Warren graduated from Berklee School of Music, where he was awarded the String Achievement Award, Berklee’s highest honor. His musical influences range from Ray Charles, Stephane Grapelli, Walter Hyatt and Uncle Walt’s Band to his dad, Champ Hood. Champ (who played in Uncle Walt’s Band) was a big influence on Warren from an early age. Champ was the sideman for many years for Toni Price at Austin’s famed Continental Club Tuesday Hippie Hour. Warren used to sit in with Toni Price, along with his cousin — Marshall Hood (formerly of The Belleville Outfit and currently part of The Goods), at Toni’s Hippy Tuesday show and delighted a new generation of Hood fans.
Champ once said, “I don’t know where he gets that gypsy thing,” remarking about Warren’s favorite music key: Gypsy G. “He’s so good, it’s spooky.”
Pagosans shouldn’t pass up their opportunity to enjoy this young talent’s performance at the Free Friday concert, beginning at 6:30 p.m. Warren Hood and the Goods will also appear on the Folk ‘N Bluegrass stage on Saturday, June 4 at 5:30 p.m., as they open for Eddie From Ohio.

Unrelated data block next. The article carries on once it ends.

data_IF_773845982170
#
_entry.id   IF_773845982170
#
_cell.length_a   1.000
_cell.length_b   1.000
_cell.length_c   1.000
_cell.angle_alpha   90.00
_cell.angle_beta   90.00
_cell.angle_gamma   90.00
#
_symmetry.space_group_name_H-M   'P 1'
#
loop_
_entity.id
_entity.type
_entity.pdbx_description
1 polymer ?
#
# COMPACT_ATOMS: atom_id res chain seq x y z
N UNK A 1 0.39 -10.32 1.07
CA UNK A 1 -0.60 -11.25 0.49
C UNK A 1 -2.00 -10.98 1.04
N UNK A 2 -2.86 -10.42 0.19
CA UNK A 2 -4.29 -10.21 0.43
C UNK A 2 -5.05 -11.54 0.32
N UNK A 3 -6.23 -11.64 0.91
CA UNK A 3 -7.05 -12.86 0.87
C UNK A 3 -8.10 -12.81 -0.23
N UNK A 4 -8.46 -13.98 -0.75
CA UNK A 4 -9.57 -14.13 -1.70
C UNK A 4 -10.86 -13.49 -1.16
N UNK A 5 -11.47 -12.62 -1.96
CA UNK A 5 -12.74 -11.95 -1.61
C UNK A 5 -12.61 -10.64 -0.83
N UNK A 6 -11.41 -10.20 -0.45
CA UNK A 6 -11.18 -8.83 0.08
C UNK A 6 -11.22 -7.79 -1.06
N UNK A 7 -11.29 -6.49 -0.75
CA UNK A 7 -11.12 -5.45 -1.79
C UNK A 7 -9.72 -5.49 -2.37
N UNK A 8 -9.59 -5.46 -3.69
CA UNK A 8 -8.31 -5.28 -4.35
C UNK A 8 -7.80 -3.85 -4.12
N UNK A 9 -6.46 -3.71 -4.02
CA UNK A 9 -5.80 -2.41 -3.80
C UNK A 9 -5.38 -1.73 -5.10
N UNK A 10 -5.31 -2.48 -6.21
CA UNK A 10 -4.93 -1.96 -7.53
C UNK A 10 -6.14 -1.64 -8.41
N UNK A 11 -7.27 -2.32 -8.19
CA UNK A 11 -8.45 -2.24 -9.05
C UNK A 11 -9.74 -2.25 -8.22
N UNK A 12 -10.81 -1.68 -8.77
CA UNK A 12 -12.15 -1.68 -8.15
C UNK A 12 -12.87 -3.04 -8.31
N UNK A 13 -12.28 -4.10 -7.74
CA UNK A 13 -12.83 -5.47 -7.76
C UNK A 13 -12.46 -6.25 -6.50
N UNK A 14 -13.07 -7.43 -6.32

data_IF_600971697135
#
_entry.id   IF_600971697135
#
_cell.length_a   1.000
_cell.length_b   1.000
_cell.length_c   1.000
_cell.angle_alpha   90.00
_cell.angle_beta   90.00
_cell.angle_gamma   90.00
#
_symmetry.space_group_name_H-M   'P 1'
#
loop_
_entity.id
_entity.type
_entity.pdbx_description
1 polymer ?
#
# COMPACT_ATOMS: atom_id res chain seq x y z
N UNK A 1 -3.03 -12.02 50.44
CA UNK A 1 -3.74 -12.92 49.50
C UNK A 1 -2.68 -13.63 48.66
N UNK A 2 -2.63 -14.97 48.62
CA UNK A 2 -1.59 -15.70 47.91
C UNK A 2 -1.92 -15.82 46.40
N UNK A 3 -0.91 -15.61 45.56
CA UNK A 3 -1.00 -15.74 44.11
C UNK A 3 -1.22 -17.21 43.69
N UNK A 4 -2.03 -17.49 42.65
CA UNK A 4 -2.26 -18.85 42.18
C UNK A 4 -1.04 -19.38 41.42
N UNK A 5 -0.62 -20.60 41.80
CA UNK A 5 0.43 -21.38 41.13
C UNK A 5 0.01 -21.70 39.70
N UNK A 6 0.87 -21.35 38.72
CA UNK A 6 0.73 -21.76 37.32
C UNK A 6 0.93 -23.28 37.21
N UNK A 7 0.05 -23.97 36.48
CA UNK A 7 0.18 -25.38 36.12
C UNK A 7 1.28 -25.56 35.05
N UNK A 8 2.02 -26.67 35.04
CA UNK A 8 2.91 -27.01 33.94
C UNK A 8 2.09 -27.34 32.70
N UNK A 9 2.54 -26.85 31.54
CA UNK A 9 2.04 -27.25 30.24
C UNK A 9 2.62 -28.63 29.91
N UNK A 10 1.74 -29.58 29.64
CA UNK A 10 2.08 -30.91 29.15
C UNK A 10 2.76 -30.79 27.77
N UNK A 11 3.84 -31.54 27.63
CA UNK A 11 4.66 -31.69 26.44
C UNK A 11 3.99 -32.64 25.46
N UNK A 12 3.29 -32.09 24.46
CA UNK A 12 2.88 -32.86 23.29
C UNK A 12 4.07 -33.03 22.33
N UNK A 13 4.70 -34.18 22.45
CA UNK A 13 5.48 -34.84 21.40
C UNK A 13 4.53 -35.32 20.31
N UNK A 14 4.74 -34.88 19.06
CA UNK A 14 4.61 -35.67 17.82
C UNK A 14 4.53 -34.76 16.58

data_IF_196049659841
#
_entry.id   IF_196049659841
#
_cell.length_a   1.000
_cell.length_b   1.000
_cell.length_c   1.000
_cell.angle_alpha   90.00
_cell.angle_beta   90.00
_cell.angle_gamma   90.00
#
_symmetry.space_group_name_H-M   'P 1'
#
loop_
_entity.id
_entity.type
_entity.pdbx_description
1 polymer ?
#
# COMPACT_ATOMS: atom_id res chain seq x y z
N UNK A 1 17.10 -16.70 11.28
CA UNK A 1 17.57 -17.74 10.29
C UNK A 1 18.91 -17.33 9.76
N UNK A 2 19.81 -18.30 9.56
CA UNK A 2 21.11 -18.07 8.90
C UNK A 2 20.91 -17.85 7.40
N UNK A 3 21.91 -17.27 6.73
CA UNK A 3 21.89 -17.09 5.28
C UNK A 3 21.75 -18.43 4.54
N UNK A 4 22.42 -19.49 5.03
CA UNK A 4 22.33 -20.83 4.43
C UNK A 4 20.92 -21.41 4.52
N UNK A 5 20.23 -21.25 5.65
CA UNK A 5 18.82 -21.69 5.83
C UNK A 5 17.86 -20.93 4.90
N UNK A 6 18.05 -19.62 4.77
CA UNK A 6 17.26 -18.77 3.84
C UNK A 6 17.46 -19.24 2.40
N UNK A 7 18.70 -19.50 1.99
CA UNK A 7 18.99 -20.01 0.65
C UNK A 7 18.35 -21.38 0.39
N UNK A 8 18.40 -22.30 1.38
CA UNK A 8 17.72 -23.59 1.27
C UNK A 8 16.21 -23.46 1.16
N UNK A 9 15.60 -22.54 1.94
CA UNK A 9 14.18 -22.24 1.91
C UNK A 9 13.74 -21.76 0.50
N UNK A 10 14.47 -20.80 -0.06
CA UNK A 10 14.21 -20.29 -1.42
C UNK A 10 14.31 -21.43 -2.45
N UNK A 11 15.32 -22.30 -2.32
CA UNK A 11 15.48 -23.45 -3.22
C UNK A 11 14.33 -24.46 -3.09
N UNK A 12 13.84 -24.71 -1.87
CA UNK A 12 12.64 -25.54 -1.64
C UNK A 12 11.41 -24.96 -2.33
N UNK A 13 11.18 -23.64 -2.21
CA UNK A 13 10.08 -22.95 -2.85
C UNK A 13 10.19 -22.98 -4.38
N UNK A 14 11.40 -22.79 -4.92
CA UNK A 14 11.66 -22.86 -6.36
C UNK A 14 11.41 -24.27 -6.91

If you are involved with a non-profit organization that would like to have a food booth at the Free Friday concert, call Crista at 731-5582. To purchase festival tickets, or for additional information, visit www.folkwest.com or call (877) 472-4672. Pagosa Folk ‘N Bluegrass is supported by a grant from Colorado Creative Industries, a state agency, and the National Endowment for the Arts, a federal agency.